WRITING SOMETHING    At 4:30 I woke up  to drink coffee, eat homemade bread,  listen to Rampal play something while my eardrums  managed crazy arabesques in their dark  rehearsals, and look for a utensil    for ten minutes  beside the lamp Grandma left,  sputtering its message  of wake, wake, wake, so I could  write something.    Now it's 7 A.M.  Rampal's achievements have gone the way  of the school marm in my clock's bell  and something is happening with light beyond  my window.  I've done everything  but something we both might be ashamed of --  those humorous murders in the mirror.  Reader  I see your shadow there.    There's a duck a girl gave me  because I must have taught her something ...  I've tried for half an hour; it's not  quacked back.  Meanwhile, something can be heard  of the Canada's and the grebe's return --  pre echoes of my voice saying to my daughter  "Look at the pond, Honey -- They're here again."  She'll mutter something even wiser than my silence  then we'll both look away at something else.    I heard a wind picking up near my car wheels.  The itchy devils want to go.  I've still  not written something, so I've been reading  how we are kites chasing a wind that gives us  something to chase with unmoved wills.    Now I am afraid:  the sage writes  make no vows, no promise to yourself  such as "Tomorrow, I'll wake at 4, 4:30  and put something down on the empty page."  Also.  God does not love fools,  even his own fools, the scribe contends ...  I look down at my hands, twiddling inkstains  and this page, perfect with that silence, full  of nothing but an effort to blank  the wind out, tugging at a curtain  just a notch, tugging at some womb.  praying that something dreadful won't happen  to my car.  Grandma's lamp, my hockey team.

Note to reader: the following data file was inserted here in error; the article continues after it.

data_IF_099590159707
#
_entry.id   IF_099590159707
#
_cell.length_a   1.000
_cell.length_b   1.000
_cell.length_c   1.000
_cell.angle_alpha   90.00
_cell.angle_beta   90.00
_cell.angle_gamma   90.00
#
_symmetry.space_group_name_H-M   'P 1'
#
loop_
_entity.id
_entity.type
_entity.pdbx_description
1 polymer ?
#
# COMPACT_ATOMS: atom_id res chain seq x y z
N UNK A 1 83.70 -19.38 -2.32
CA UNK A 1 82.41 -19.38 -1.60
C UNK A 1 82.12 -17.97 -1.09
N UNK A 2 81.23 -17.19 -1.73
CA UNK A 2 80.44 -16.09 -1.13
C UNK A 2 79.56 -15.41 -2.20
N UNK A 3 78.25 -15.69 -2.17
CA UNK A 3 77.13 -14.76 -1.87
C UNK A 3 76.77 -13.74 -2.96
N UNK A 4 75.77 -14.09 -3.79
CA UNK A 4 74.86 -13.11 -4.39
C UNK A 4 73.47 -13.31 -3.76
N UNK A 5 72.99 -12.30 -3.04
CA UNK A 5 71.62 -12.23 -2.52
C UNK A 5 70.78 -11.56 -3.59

FUDGE AND COFFEE    When we skied today, the hills  would flatten.  Du fond, au Quebec-  when in Rome ... Across the dam, birches  light demonstrations.    Olive and Roland  were finishing breakfast.  Married  forty years. Their cabin on the river  is a place for faces, stories told  of Indians here, the change  in children, of how the clouds  and animals move.  We stumble  through joual our books can't master,  drink coffee and eat fudge, our skis  outside.  Olive give you the recipe.  You outline yours for granola,  avec, Roland comments, "Bonne  ecriture."  I steal some fudge  in a half-secret plastic bag  for Marc, back home, keeping  our precious kid.  No room  in my vest for cardboard boxes.  Olive used a box eight days ago.    Grandma used boxes too, her best fudge -- maple,  Mom could never use  the recipe -- either too soft or hard  or sweet, because of the oven.  After  Grandma died, Mom never tried again.    In Prince George, we bought  our skis on sale, blowing our stipends  like pub money for wedding rings.  I'd come home after 50 tries, 49  unsuccessful, almost dangerous, entirely  comedy -- that hill veering through  Fraser's ravine.  Wrapped in brown  paper around a box, fudge and cookies  waited in my mail for me.    Mitts too, Grandma's design -- two --  toned green.  My mad aunt.  Kaye  sent them with a note.  Can't recall  the words, though I cried  reading her scribbled prayer.  I'd  just heard on the phone the night before  about her breakdown.  How many  til then, I don't know.  When  we buried her in Timmins, what --  the year we married, four hulking  brothers -- we blubbered away ...  John singing above the choir  "How Great Thou Art."  They'd   been married like us -- a couple of years.  Looking at my feet, I see a tear  on leather.  I'm with Kaye -- '72, skipping Chemistry.    She tells me  walk on the outside, learn  to protect a woman.  I sneak toys  out of her basket in the Chainways  store.  She'd treat the whole world  to butterscotch sundaes but no --   now, in that red booth, with her toes  curling up, it's only me.    I think we should wax up our skis  again, those fast candles  full of the blue flame sky lights  on a cold day, visit  Olive and Roland for fudge and coffee,  get our Lara when we return, then  see Uncle John.  The weather's  bad, but it's not that far  to Timmins.  I could play darts  with him, down some beers.  We'd argue about the Maple Leafs.  How could a guy with muscular dystrophy  know a damned thing about hockey,  anyway?  I know, Honey,  you hate the thought of driving.  Since we slid into the ditch  last month, jolted end over end,  the north's no longer innocent for you.  The moon's a pirate's eye, night  a plank the sword winds push us off,   along.    What people were with us  then, what angels, arms of God  that kept our child?  Irish Granny,  my Grandad?  A French Canadian  Grandma who mastered arts of listening  while she'd cook fudge and steep  the tea?  I sensed a man I've never met --  your father, if flesh is the only way  a person's known.  Our trunk.  Full  of gifts for Christmas. that upturned  car containing presents too an aunt  had filled from her anxious winter basket.  prayers I still can't understand.